as she paused just inside the double
glass doors to survey the room, silvery cape
billowing dramatically behind her.What’s this,
I thought, lifting a hand until
she nodded and started across the parquet;
that’s when I saw she was dressed all in gray,
from a kittenish cashmere skirt and cowl
down to the graphite signature of her shoes.
“Sorry I’m late,” she panted, though
she wasn’t, sliding into the chair, her cape
tossed off in a shudder of brushed steel.
We kissed.Then I leaned back to peruse
my blighted child, this wary aristocratic mole.
“How’s business?” I asked, and hazarded
a motherly smile to keep from crying out:
Are you content to conduct your life
as a cliché and, what’s worse,
an anachronism, the brooding artist’s demimonde?
Near the rue Princesse they had opened
a gallery cum souvenir shop which featured
fuzzy off-color Monets next to his acrylics, no doubt,
arrived on a bone-white plate, smug and absolute
in its fragrant crust, a black plug steaming
like the heart plucked from the chest of a worthy enemy;
one touch with her fork sent pink juices streaming.
“Admiration for what?”Wine, a bloody
Pinot Noir, brought color to her cheeks.”Why,
the aplomb with which we’ve managed
to support our Art”–meaning he’d convinced
her to pose nude for his appalling canvases,
faintly futuristic landscapes strewn
with carwrecks and bodies being chewed
by rabid cocker spaniels.”I’d like to come by
the studio,” I ventured, “and see the new stuff.”
“Yes, if you wish . . .”A delicate rebuff
before the warning: “He dresses all
in black now.Me, he drapes in blues and carmine–
and even though I think it’s kinda cute,
in company I tend toward more muted shades.”
She paused and had the grace
to drop her eyes.She did look ravishing,
spookily insubstantial, a lipstick ghost on tissue,
or as if one stood on a fifth-floor terrace
peering through a fringe of rain at Paris’
dreaming chimney pots, each sooty issue
wobbling skyward in an ecstatic oracular spiral.
“And he never thinks of food.I wish
I didn’t have to plead with him to eat. . . .”Fruit
and cheese appeared, arrayed on leaf-green dishes.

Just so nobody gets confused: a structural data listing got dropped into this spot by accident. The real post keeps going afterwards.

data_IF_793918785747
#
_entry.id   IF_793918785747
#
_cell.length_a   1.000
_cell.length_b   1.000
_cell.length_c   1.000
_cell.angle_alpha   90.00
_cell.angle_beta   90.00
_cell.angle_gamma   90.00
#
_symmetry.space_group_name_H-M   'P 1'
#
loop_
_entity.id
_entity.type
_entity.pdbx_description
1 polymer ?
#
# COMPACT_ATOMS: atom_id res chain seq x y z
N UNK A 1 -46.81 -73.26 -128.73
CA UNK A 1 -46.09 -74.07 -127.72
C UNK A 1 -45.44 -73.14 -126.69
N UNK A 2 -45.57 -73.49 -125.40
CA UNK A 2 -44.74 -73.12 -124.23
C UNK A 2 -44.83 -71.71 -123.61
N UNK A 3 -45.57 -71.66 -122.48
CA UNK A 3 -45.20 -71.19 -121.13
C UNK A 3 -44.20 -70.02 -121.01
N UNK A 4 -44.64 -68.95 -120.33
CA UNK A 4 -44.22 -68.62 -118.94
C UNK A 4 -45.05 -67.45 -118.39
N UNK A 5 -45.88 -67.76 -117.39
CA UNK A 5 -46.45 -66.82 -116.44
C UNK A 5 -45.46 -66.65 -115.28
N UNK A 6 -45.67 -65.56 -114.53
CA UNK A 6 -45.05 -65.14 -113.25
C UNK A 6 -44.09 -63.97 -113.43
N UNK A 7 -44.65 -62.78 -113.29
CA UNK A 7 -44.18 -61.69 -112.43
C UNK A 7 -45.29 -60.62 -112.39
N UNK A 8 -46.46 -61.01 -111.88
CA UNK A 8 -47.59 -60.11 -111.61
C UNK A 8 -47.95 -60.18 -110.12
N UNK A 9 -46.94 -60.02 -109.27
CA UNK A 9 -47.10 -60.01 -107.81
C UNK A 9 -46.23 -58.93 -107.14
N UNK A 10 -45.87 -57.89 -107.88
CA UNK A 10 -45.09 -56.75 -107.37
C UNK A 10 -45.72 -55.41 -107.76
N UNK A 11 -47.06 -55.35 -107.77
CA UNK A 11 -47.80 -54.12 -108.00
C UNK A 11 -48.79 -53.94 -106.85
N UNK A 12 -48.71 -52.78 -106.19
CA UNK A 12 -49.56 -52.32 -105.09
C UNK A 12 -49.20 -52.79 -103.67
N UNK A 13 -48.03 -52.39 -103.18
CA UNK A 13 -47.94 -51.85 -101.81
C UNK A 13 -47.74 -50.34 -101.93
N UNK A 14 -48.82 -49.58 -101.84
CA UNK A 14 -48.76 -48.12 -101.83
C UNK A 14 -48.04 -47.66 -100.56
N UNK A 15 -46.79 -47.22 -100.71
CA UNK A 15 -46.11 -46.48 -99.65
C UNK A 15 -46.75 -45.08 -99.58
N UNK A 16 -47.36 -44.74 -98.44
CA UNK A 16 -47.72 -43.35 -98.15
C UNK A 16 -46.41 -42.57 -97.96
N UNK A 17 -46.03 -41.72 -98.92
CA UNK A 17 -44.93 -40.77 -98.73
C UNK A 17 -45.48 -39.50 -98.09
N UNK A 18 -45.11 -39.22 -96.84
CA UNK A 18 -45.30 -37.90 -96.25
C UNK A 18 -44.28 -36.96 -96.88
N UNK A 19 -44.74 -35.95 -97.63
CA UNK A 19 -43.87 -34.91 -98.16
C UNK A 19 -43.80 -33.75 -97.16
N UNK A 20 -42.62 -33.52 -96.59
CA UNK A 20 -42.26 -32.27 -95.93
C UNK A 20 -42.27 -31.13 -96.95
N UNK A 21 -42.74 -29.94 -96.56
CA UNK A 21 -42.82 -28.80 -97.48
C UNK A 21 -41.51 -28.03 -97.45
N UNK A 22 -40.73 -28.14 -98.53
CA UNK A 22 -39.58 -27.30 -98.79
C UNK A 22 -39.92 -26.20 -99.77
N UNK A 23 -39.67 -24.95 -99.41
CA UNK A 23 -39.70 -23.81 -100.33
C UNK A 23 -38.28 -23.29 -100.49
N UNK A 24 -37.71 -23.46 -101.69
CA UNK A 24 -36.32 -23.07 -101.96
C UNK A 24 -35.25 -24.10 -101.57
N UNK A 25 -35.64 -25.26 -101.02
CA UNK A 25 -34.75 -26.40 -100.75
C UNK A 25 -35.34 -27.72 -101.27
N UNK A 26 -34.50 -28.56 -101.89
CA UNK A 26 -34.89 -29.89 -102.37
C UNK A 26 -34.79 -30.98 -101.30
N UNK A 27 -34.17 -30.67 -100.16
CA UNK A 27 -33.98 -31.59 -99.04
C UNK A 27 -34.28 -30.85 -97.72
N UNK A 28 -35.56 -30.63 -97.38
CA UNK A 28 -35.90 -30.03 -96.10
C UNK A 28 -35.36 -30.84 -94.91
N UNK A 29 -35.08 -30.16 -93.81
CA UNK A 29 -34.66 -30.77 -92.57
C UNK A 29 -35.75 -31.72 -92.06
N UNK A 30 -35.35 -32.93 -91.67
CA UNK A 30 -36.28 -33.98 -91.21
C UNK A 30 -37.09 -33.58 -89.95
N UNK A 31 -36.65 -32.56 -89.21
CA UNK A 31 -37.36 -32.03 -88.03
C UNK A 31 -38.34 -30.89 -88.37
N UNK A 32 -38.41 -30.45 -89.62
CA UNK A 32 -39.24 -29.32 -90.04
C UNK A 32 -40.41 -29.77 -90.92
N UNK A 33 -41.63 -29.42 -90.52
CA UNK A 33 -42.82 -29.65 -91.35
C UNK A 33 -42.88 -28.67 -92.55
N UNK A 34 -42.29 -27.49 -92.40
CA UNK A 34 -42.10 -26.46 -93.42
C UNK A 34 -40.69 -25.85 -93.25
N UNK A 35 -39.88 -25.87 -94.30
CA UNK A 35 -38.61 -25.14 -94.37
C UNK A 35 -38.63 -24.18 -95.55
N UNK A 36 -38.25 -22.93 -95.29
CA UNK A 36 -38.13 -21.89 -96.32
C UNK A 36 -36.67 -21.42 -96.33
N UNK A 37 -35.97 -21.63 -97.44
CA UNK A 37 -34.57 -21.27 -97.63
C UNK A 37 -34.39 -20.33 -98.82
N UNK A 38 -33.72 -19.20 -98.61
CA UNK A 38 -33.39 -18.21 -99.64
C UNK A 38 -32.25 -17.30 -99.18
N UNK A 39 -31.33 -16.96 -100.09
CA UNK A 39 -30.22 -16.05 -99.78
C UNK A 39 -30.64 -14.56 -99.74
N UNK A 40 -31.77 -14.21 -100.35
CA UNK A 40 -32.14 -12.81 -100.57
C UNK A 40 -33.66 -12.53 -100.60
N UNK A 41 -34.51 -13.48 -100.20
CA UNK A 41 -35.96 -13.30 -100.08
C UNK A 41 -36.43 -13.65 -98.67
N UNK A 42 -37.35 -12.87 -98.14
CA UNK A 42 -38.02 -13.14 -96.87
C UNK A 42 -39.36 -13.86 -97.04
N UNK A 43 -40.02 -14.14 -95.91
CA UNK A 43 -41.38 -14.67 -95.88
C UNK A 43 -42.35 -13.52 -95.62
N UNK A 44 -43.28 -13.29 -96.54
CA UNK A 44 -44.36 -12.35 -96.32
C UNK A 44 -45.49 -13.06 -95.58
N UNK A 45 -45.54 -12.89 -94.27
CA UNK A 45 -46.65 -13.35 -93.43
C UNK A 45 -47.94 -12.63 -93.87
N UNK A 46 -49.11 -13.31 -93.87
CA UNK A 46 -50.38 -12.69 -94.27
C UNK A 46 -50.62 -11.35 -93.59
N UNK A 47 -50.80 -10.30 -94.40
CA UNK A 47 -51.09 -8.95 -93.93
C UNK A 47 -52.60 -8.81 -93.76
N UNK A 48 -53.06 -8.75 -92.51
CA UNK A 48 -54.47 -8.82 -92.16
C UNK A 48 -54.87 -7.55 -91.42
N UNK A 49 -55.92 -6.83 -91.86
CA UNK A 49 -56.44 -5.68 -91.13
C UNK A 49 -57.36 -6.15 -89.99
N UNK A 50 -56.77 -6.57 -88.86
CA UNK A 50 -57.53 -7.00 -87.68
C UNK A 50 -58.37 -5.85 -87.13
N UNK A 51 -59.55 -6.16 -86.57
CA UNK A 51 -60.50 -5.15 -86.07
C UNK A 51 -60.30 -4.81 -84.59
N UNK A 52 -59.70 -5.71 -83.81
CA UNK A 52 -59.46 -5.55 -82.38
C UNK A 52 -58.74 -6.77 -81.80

I stuck with café crème.”This Camembert‘s
so ripe,” she joked, “it’s practically grown hair,”
mucking a golden glob complete with parsley sprig
onto a heel of bread.Nothing seemed to fill
her up: She swallowed, sliced into a pear,
speared each tear-shaped lavaliere
and popped the dripping mess into her pretty mouth.
Nowhere the bright tufted fields, weighted
vines and sun poured down out of the south.
“But are you happy?”Fearing, I whispered it
quickly.”What?You know, Mother”–
she bit into the starry rose of a fig–
“one really should try the fruit here.”
I’ve lost her, I thought, and called for the bill.To learn about Rita Dove and her works visit The Rita Dove Homepage.
Another idea from poets.org – Celebrate your favorite poet by writing a letter!
Let the poets who you are reading know that you appreciate their work by sending them a letter. If there is a poem that you keep with you as a Life Line, tell its author that. Or your note can be as simple as a question.
“Dear Mr. Cummings—blasphemous, inexorable, disrespectful, sinful author though you are—you received a cordial welcome at my door today.”
Letter-writing is also a great activity to take on in the classroom, as many students’ letters have sparked long-lasting mentorships. For example, in Letters to a Young Poet, Rainer Maria Rilke sets out to advise a student, Franz Xaver Kappus, on his future but ends up presenting one of the most lurid explanations of his own aesthetic that he ever wrote. And none of it would have been written had Kappus not initiated the conversation.
Many poets will post their contact information on their websites or blogs. This is often the simplest way to get in touch with an author. If the poet works at an academic institution, he or she will often be listed in the faculty directory. Poets & Writers also provides a directory of writers willing to provide their information to the public.
If your search does not reveal a direct e-mail or mailing address, another option is to get in touch with the poet’s publisher. Even if the poet in question is unavailable or deceased, the gesture of writing a letter can bring you closer to his or her work.